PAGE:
However, it wasn't that August morning when Aunt Amàlia took me back into father's past but almost a quarter of a century later, that last time I went to Andratx, which was in autumn too, to clear up matters with inheritance papers – my grandmother's, long ago; the curate's, relatively recent – and also to delve into still other files trying to pick up the threads, however fine they might be, of my father and other ghosts.
Going to Son Farriol was something I decided just after sunset one afternoon. The track into the property was straight, flanked by pomegranate trees. I stopped to touch one of the pomegranates, seething in its mineral garnet red. It seemed as if I was repeating actions that had been carried out again and again on other occasions, although I had only set foot in Son Vadell that one summer's day. But perhaps, in being summoned up, the memory of those hours, of that reality that was so precise and vivid, had triumphed over the order of time to take on a somnambulistic existence, as if set in some timeless, fixed and funereal space.
The garden, the tangle of seedbeds crisscrossed with canes, was starting to give off a tenuous whiff of damp. Yet the earth of the track was hot, still impregnated with the afternoon sun that had surprisingly been intensely hot, as if it were orbiting lower than usual. It seemed that a huge beast had gone along the track before me, leaving a warm trail behind it: for a moment I thought it could have been the mighty fairytale dragon that panted out its fiery breath as it guarded the garden of the Love for Three Oranges in the lost rocky slopes of the other side of the river … The one in the story my father told me just before he left.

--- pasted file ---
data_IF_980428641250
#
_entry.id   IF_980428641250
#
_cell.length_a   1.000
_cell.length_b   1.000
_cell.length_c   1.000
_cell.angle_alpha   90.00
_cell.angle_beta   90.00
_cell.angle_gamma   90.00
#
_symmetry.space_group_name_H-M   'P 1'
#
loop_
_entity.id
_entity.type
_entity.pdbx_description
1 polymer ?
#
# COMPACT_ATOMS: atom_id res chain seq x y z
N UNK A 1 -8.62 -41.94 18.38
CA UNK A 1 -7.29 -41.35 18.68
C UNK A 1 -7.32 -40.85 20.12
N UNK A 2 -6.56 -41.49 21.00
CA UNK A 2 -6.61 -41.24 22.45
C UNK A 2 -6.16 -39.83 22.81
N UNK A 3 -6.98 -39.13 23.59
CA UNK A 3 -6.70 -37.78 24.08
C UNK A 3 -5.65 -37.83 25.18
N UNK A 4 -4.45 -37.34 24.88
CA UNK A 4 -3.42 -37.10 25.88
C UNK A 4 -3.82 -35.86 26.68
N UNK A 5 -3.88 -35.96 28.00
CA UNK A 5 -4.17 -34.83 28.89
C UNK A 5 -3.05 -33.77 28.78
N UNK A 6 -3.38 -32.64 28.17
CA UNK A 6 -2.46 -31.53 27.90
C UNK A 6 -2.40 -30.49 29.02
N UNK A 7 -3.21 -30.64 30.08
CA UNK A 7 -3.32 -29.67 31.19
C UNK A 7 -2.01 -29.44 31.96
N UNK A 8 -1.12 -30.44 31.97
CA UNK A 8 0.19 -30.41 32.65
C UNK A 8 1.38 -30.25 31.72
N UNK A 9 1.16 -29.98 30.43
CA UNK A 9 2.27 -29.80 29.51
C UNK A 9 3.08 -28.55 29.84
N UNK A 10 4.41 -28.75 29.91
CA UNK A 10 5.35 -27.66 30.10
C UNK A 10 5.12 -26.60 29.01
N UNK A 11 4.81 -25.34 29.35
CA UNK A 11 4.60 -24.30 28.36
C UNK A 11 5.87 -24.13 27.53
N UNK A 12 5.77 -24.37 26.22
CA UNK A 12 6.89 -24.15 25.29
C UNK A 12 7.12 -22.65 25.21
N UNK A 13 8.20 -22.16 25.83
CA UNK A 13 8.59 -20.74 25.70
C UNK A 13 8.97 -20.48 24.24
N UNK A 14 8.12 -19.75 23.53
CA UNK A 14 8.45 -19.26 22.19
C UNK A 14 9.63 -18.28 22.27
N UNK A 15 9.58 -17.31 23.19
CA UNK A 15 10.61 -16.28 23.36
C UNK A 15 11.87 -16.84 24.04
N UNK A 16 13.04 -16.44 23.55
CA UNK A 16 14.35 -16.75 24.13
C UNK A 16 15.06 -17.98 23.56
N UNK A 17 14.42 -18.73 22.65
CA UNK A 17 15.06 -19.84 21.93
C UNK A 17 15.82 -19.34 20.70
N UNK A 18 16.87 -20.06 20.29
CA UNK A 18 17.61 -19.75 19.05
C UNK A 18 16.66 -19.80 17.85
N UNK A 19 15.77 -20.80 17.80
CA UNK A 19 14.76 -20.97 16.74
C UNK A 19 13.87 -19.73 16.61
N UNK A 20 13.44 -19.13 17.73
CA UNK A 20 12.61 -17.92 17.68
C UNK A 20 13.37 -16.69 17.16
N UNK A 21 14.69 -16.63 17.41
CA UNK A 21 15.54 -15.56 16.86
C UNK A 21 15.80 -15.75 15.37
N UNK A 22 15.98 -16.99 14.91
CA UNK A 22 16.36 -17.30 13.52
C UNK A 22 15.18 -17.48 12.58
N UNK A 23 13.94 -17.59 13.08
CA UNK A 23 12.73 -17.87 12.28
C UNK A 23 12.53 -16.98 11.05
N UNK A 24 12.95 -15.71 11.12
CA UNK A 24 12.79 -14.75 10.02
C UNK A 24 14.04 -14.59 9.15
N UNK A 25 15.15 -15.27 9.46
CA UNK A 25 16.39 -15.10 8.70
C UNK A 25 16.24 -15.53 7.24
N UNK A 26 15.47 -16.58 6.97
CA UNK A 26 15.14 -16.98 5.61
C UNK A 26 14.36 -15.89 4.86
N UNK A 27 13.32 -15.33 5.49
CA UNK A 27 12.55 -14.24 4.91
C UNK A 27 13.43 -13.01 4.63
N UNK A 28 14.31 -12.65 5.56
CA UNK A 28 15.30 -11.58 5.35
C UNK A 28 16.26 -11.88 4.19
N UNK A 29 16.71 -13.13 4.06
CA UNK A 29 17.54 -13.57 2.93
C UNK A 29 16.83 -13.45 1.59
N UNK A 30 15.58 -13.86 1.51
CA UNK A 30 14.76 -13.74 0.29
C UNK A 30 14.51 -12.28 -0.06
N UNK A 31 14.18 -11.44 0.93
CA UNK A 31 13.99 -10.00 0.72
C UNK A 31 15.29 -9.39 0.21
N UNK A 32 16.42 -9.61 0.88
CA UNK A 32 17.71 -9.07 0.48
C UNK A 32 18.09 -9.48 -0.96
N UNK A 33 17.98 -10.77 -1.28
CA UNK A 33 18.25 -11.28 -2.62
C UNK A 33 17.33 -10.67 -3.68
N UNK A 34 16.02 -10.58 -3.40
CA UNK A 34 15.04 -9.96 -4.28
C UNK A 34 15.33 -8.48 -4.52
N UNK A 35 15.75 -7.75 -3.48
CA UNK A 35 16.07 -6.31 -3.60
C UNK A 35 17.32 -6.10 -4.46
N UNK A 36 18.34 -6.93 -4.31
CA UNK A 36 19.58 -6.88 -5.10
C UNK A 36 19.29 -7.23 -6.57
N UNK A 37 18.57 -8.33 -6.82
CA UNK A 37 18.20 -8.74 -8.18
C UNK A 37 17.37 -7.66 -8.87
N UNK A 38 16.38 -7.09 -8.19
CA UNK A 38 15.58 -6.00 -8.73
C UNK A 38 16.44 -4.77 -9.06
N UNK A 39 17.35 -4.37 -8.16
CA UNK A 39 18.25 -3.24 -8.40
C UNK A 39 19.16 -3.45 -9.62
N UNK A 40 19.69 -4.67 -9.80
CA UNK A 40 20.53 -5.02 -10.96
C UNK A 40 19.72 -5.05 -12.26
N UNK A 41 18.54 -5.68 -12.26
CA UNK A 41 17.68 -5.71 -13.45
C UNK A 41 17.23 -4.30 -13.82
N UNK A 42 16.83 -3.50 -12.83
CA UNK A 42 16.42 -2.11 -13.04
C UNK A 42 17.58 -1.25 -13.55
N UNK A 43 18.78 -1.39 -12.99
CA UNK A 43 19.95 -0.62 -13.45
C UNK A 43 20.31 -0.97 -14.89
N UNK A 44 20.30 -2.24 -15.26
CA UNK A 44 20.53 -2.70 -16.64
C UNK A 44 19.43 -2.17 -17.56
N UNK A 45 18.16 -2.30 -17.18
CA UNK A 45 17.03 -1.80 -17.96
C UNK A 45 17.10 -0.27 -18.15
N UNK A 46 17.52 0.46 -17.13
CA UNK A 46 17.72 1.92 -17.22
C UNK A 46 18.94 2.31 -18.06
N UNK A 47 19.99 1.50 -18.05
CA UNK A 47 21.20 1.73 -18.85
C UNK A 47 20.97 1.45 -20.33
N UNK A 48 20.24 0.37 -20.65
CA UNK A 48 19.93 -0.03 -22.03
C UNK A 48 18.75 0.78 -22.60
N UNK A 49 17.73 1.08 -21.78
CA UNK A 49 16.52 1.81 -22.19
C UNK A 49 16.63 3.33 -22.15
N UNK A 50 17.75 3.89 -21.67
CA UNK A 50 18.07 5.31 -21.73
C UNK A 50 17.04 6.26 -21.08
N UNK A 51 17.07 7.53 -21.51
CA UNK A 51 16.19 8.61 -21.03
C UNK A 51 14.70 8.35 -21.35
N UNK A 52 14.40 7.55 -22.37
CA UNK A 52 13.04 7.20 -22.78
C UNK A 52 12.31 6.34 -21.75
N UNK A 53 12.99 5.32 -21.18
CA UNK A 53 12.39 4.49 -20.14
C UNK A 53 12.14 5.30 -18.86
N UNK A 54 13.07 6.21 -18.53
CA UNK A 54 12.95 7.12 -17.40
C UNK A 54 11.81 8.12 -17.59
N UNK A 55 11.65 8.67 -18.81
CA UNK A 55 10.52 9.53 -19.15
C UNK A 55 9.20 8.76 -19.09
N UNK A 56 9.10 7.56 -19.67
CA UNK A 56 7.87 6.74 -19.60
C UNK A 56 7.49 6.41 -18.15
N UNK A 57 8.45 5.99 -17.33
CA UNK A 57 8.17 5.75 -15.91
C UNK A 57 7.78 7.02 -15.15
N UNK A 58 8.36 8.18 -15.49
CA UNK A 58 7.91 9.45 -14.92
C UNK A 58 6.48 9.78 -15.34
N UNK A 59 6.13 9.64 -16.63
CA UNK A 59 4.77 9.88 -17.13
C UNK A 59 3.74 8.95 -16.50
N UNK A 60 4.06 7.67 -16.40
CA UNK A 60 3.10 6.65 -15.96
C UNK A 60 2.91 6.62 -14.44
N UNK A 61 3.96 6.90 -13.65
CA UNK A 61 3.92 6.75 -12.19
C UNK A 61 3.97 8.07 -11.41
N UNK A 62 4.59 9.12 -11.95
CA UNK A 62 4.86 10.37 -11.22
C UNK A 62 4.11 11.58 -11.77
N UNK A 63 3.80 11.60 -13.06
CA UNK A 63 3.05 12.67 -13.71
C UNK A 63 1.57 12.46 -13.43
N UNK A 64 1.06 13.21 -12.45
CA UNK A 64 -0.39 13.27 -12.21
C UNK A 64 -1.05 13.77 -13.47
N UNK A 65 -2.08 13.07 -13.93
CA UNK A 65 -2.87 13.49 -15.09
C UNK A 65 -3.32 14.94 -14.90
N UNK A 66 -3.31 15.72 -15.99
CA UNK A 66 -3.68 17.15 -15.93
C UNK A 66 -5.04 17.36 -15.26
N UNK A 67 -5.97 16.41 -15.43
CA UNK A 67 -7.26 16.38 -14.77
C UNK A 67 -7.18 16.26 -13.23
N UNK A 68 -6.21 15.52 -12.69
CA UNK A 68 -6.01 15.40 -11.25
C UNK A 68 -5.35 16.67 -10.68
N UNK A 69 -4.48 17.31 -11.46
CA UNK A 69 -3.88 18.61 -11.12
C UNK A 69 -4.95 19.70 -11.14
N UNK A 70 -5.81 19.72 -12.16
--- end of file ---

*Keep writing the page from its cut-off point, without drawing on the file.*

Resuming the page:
Around the house, the magnolias had just about lost all their leaves. They rose darkly, half naked against the façade, startling in their severity. A few doughy-looking, late-blooming flowers remained, sad and bloated in their whiteness, like a sign of exotic mourning. There was not a soul to be seen. The great staircase was devoid of plants: only steps and walls, toasted stone, rough, stark nudity. I went inside, into the silent, dusty house, the hall weighed down with neglect … I don't know if it was the perfume, cloying around me, that made me aware of the presence of Aunt Amàlia before I saw her.
(From Cavalls cap a la fosca (Horses into the Night)*, 1975, pp. 73-74)
*This book has been translated into English by John L. Getman and was published with this title by the University of Arkansas Press in 1995 [Translator's note].
* * *
"Excessive? What's wrong with the poor is that it's not only their belly that's poor but also their spirit. And you know how that shows up? Someone who's poor is sure he's right, whatever he thinks, and he confuses ignorance with firmness. It may be some kind of paradoxical need, but it’s more like mummification. Look at my mother: she’s the perfect example."
Elianor went on eating without pause, not even listening to her son. Olympia took up her argument again, "Anyway, there are roots, ecology, and a way of thinking that nobody can deny in today's world, there's Porto Alegre, antiglobalisation and, from what you say, something's got to be done because …"
"Forget it", interrupted Sinibald. "We've acted like complete idiots and we can't see it: we've even sold our dead."
Marika was stupefied. "What utter nonsense!"
Elianor, her words mixed up with a mouthful of almonds, mumbled, "Now there's a corpse talking through the winding sheet."